Rescue mode provides a convenient single-user environment and allows you to repair your system in situations when it is unable to complete a normal booting process. In rescue mode, the system attempts to mount all local file systems and start some important system services, but it does not activate network interfaces or allow more users to be logged into the system at the same time. In Red Hat Enterprise Linux 7 and CentOS 7, rescue mode is equivalent to single user mode and requires the root password.
As soon as the boot process starts, press ESC to bring up the GRUB 2 boot prompt. You may need to turn the system off from the control panel and then back on to reach the GRUB 2 boot prompt. You will see GRUB 2 boot prompt – press “e” to edit the first boot option. Find the kernel line
linux (Each menuentry block that represents an installed Linux kernel contains linux on 64-bit IBM POWER Series, linux16 on x86_64 BIOS-based systems, and linuxefi on UEFI-based systems. Then the initrd directives followed by the path to the kernel and the initramfs image respectively) and add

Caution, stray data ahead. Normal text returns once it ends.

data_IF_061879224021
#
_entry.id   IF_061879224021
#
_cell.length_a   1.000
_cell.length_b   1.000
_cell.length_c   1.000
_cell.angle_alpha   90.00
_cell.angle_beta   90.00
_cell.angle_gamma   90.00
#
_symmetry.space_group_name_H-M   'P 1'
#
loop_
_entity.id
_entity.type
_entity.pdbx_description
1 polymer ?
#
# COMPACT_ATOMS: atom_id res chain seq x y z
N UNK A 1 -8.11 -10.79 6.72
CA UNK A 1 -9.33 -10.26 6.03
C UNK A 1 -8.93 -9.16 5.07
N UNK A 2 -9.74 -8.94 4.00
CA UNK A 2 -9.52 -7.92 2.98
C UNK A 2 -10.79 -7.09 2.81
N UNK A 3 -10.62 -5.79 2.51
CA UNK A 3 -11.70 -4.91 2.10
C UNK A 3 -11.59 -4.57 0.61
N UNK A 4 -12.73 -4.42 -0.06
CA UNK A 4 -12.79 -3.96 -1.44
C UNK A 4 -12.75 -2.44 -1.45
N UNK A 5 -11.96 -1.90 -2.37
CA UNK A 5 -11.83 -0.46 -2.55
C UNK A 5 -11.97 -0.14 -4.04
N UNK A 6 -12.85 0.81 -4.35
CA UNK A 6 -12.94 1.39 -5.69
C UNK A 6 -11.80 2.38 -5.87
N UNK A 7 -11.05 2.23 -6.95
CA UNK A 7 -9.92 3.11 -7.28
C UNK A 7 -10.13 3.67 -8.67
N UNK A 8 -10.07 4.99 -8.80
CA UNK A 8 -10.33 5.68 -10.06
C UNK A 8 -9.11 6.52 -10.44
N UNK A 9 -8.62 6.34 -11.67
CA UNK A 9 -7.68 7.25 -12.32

systemd.unit=rescue.target at the end of the line and then press CTRL-X to boot. System will boot and you will see the root prompt. Parameters, 1, s, and single, can be passed to the kernel as well.
It should look like this one:
2: linux16 /vmlinuz-3.10.0-229.7.2.e17.x86_64 root=/dev/mapper/centos-root ro rd.lvm.lv=centos/root rd.lvm.lv=centos/swap crashkernel=auto rhgb quiet LANG=en_IE.UTF-8 systemd.debug
3: initrd16 /initramfs-3.10-0-229.7.2.el7.x86_64.img